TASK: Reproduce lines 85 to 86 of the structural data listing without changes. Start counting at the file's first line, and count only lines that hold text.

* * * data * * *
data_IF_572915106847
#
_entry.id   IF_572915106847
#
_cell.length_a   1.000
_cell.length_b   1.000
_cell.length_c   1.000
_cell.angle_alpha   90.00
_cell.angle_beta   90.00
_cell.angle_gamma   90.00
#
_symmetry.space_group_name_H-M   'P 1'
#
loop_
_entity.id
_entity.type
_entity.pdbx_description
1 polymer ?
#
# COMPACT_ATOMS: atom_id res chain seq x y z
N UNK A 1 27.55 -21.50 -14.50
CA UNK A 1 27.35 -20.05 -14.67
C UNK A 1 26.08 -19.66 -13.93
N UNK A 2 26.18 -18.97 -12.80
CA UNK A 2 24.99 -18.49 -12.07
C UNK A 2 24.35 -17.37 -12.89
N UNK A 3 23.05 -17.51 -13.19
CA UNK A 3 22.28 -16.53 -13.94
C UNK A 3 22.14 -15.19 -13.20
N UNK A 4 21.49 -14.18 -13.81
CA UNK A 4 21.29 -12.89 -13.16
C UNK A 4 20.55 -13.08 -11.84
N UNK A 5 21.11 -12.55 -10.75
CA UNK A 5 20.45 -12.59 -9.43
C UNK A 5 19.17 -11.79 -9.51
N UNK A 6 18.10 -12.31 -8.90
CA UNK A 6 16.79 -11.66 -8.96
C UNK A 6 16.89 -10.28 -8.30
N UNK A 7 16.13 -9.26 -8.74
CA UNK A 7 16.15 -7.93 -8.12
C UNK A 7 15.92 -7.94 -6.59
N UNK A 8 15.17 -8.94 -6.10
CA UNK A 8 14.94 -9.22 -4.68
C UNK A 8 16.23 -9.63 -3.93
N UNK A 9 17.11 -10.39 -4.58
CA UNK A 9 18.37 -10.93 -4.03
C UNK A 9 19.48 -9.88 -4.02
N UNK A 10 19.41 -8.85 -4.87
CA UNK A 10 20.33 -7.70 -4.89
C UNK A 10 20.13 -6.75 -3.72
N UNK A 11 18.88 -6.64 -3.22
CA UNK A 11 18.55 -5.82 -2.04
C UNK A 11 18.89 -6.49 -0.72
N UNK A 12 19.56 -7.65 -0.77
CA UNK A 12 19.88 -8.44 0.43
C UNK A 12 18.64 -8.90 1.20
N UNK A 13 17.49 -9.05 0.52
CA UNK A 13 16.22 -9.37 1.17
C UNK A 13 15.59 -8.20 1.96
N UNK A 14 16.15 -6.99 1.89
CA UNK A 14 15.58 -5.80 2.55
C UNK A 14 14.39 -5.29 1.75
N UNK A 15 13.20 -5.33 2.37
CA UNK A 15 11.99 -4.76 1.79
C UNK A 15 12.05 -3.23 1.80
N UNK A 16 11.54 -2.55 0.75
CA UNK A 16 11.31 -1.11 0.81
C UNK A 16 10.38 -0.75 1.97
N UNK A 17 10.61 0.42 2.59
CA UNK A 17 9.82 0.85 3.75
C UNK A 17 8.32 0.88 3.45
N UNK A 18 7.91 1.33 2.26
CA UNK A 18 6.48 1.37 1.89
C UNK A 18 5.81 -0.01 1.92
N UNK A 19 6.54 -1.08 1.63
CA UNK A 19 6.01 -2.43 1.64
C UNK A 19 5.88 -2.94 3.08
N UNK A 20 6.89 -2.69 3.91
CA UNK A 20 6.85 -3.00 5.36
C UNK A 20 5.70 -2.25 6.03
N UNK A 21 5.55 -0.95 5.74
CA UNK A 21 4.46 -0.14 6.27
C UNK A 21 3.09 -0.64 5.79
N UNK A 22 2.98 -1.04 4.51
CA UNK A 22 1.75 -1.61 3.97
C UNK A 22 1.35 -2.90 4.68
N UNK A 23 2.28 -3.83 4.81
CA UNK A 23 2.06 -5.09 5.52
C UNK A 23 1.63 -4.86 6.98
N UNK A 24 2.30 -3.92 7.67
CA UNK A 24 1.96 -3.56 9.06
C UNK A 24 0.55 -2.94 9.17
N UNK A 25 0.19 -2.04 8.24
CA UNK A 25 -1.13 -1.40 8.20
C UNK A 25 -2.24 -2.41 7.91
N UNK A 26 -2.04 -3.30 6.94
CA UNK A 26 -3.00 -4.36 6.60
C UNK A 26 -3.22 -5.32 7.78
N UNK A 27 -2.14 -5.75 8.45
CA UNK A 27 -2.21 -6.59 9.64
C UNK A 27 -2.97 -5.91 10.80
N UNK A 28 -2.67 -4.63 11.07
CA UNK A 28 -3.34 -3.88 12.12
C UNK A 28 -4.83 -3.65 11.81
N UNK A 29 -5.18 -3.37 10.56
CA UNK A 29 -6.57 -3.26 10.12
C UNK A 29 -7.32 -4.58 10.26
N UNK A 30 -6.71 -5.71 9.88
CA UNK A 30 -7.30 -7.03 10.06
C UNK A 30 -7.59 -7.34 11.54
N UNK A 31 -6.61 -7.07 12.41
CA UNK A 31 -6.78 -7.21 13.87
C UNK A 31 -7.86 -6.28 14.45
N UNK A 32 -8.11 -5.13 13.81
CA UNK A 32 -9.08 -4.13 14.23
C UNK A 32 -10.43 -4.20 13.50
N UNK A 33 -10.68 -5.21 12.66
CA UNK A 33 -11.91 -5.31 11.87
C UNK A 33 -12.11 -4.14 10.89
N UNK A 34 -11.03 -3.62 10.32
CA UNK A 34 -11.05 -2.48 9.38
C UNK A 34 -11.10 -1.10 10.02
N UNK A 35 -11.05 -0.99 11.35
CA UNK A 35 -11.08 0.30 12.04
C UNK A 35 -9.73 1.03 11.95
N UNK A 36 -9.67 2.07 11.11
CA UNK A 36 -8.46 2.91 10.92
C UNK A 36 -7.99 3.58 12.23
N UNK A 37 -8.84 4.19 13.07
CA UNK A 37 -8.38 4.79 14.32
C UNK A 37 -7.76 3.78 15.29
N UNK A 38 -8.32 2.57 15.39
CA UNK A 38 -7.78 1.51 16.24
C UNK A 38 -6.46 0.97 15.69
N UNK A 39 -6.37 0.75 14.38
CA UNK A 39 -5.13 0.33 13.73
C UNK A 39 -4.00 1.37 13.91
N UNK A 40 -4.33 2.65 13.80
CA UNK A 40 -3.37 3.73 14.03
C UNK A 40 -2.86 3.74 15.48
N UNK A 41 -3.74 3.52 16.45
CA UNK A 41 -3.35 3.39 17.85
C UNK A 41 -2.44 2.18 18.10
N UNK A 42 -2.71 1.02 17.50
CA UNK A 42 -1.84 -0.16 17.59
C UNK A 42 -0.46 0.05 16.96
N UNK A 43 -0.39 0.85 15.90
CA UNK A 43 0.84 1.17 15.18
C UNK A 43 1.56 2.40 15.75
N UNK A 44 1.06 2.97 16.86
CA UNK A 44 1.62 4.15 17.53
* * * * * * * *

CA UNK A 22 1.75 -1.61 3.97
C UNK A 22 1.35 -2.90 4.68